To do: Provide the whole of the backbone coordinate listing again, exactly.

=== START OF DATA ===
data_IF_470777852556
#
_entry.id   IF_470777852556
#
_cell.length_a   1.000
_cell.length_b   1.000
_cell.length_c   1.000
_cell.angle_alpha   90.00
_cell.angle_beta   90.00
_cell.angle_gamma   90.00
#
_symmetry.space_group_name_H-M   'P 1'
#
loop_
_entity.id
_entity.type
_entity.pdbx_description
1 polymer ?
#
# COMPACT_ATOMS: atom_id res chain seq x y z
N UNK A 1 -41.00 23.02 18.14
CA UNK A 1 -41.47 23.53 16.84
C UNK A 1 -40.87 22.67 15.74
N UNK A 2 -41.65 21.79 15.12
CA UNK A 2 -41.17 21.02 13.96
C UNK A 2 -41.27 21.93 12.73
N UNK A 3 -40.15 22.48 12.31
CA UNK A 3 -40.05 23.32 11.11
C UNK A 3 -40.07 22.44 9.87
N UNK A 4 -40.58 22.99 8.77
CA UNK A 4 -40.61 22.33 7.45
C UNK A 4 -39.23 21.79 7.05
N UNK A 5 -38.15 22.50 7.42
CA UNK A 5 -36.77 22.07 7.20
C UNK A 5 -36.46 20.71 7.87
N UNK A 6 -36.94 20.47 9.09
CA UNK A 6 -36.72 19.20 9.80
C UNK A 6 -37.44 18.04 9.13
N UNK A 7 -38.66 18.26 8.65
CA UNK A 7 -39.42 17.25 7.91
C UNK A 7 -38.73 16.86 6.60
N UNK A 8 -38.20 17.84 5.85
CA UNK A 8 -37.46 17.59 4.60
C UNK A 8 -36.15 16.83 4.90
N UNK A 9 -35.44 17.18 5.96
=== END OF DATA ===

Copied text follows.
data_IF_470777852556
#
_entry.id   IF_470777852556
#
_cell.length_a   1.000
_cell.length_b   1.000
_cell.length_c   1.000
_cell.angle_alpha   90.00
_cell.angle_beta   90.00
_cell.angle_gamma   90.00
#
_symmetry.space_group_name_H-M   'P 1'
#
loop_
_entity.id
_entity.type
_entity.pdbx_description
1 polymer ?
#
# COMPACT_ATOMS: atom_id res chain seq x y z
N UNK A 1 -41.00 23.02 18.14
CA UNK A 1 -41.47 23.53 16.84
C UNK A 1 -40.87 22.67 15.74
N UNK A 2 -41.65 21.79 15.12
CA UNK A 2 -41.17 21.02 13.96
C UNK A 2 -41.27 21.93 12.73
N UNK A 3 -40.15 22.48 12.31
CA UNK A 3 -40.05 23.32 11.11
C UNK A 3 -40.07 22.44 9.87
N UNK A 4 -40.58 22.99 8.77
CA UNK A 4 -40.61 22.33 7.45
C UNK A 4 -39.23 21.79 7.05
N UNK A 5 -38.15 22.50 7.42
CA UNK A 5 -36.77 22.07 7.20
C UNK A 5 -36.46 20.71 7.87
N UNK A 6 -36.94 20.47 9.09
CA UNK A 6 -36.72 19.20 9.80
C UNK A 6 -37.44 18.04 9.13
N UNK A 7 -38.66 18.26 8.65
CA UNK A 7 -39.42 17.25 7.91
C UNK A 7 -38.73 16.86 6.60
N UNK A 8 -38.20 17.84 5.85
CA UNK A 8 -37.46 17.59 4.60
C UNK A 8 -36.15 16.83 4.90
N UNK A 9 -35.44 17.18 5.96